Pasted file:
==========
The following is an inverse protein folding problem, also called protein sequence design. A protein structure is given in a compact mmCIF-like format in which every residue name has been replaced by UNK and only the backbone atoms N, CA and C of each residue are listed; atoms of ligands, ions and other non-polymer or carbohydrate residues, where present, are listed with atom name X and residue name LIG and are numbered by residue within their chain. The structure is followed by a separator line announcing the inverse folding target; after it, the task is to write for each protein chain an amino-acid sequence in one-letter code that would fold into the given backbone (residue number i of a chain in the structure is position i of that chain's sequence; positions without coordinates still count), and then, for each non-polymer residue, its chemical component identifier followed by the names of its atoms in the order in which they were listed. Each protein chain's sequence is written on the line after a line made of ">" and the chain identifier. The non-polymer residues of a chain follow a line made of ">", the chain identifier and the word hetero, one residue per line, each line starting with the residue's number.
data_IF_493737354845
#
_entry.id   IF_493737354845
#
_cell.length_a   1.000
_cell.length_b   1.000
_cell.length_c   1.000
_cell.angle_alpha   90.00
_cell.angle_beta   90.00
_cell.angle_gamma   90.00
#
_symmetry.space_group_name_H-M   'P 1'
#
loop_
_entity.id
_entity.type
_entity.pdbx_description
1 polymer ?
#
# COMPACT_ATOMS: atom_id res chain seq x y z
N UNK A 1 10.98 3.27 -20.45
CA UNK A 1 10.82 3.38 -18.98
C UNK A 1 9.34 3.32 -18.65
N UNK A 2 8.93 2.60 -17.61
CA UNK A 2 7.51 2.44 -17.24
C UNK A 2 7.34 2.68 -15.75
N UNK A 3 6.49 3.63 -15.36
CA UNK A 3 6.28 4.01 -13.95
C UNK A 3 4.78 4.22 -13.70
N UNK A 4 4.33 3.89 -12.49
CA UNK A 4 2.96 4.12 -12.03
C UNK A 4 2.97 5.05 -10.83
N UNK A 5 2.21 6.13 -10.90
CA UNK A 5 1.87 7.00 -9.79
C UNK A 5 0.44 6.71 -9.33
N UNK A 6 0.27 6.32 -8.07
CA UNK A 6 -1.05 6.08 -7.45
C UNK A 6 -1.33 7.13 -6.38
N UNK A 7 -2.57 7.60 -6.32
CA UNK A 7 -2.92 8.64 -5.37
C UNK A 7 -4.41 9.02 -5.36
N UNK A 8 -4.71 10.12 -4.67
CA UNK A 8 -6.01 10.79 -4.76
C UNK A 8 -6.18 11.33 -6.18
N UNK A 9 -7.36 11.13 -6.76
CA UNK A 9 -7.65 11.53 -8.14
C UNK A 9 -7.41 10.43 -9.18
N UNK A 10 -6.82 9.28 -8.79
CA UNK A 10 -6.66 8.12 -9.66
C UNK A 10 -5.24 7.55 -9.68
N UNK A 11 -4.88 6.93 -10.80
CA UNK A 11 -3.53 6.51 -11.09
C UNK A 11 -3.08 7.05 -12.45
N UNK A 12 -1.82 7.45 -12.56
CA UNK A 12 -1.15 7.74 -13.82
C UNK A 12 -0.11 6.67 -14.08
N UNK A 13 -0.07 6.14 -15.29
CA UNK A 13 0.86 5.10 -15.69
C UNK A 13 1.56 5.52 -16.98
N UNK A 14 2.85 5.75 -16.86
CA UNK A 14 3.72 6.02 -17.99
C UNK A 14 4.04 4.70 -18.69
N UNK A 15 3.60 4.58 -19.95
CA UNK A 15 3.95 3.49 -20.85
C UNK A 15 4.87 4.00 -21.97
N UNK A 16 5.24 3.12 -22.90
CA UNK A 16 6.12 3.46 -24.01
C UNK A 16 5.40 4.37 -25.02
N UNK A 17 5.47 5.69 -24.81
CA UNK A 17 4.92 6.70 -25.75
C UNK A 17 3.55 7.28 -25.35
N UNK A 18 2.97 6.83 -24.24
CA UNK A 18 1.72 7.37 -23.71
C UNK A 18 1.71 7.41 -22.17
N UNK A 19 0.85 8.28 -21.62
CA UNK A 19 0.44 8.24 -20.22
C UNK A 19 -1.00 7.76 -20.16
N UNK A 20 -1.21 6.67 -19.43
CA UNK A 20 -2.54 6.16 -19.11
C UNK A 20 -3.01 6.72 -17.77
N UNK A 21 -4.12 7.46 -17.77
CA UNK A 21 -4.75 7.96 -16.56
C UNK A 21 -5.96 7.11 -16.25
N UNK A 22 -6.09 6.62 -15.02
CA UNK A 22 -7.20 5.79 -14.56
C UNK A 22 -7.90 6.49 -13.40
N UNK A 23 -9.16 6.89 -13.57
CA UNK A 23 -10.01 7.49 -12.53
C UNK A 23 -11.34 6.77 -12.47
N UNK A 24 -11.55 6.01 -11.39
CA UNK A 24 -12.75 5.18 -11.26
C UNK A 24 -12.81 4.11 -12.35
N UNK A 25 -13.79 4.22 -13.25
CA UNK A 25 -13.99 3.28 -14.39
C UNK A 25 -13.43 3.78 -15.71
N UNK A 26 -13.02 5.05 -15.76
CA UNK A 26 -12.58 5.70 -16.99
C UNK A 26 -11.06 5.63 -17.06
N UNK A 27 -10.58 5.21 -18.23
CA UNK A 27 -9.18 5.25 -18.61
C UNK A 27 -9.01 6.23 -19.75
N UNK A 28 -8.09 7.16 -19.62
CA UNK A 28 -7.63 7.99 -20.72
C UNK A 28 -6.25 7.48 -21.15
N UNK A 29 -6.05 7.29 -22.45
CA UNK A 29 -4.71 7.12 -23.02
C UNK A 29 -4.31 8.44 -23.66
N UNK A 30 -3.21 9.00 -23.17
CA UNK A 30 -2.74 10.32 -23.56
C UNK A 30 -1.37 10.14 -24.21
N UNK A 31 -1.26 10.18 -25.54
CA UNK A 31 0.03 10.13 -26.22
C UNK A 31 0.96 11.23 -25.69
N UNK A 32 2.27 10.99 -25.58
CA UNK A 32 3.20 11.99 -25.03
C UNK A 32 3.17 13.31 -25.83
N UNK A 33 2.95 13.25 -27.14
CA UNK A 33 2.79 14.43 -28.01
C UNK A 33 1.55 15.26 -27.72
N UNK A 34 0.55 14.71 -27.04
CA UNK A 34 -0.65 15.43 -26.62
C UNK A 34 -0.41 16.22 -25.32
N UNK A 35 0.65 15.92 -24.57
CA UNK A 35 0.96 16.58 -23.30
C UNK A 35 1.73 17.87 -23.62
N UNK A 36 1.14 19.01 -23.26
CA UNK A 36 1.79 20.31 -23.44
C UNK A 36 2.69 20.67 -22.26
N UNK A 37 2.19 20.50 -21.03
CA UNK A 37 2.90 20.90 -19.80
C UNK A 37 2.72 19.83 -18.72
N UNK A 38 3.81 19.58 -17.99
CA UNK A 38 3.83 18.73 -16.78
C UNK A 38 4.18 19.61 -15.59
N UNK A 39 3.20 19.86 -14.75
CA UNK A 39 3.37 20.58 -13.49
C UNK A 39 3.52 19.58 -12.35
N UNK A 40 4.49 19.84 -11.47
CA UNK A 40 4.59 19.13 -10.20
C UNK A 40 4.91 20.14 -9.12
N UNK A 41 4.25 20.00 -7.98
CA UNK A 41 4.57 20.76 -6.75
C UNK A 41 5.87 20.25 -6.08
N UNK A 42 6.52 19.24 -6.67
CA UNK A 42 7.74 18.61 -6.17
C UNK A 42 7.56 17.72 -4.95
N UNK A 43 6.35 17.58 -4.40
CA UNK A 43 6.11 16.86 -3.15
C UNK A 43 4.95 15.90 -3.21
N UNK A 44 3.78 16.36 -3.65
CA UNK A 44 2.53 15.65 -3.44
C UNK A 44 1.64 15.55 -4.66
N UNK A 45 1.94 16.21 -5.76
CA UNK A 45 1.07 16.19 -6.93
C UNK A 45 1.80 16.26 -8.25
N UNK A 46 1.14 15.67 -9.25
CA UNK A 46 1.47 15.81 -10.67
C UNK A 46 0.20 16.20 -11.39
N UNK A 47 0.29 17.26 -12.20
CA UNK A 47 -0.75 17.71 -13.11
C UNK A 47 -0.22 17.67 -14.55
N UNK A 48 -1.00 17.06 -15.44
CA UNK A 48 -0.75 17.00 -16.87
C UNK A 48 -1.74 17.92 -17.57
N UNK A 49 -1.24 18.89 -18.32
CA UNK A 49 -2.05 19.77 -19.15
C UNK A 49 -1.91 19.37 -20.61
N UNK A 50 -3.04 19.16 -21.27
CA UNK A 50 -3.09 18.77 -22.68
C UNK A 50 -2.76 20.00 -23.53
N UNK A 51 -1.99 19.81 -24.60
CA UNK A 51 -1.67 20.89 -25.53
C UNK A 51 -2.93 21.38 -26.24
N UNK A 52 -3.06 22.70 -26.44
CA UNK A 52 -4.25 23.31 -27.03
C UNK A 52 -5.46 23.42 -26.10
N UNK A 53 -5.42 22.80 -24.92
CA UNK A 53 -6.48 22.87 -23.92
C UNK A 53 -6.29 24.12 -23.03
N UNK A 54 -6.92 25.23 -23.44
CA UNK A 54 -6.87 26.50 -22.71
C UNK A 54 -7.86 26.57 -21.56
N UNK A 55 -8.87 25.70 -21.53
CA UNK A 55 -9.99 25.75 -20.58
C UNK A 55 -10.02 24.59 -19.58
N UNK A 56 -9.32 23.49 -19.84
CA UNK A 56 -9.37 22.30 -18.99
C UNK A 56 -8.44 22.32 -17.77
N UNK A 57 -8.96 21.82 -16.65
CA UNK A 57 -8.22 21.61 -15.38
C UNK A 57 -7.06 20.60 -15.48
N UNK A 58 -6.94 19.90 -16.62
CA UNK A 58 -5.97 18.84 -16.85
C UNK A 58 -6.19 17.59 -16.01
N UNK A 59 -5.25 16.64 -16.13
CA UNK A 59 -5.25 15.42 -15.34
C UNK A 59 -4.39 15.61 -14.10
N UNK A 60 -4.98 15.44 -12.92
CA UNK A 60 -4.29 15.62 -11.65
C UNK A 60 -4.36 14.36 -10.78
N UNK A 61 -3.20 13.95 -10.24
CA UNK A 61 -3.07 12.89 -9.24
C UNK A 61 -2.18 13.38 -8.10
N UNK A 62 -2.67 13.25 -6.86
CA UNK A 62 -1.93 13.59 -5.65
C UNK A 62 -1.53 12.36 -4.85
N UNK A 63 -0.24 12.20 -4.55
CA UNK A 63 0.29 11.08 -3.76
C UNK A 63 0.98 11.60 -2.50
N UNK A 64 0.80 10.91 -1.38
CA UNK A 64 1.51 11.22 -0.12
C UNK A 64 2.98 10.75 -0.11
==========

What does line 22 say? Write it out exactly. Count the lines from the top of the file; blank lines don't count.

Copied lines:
N UNK A 1 10.98 3.27 -20.45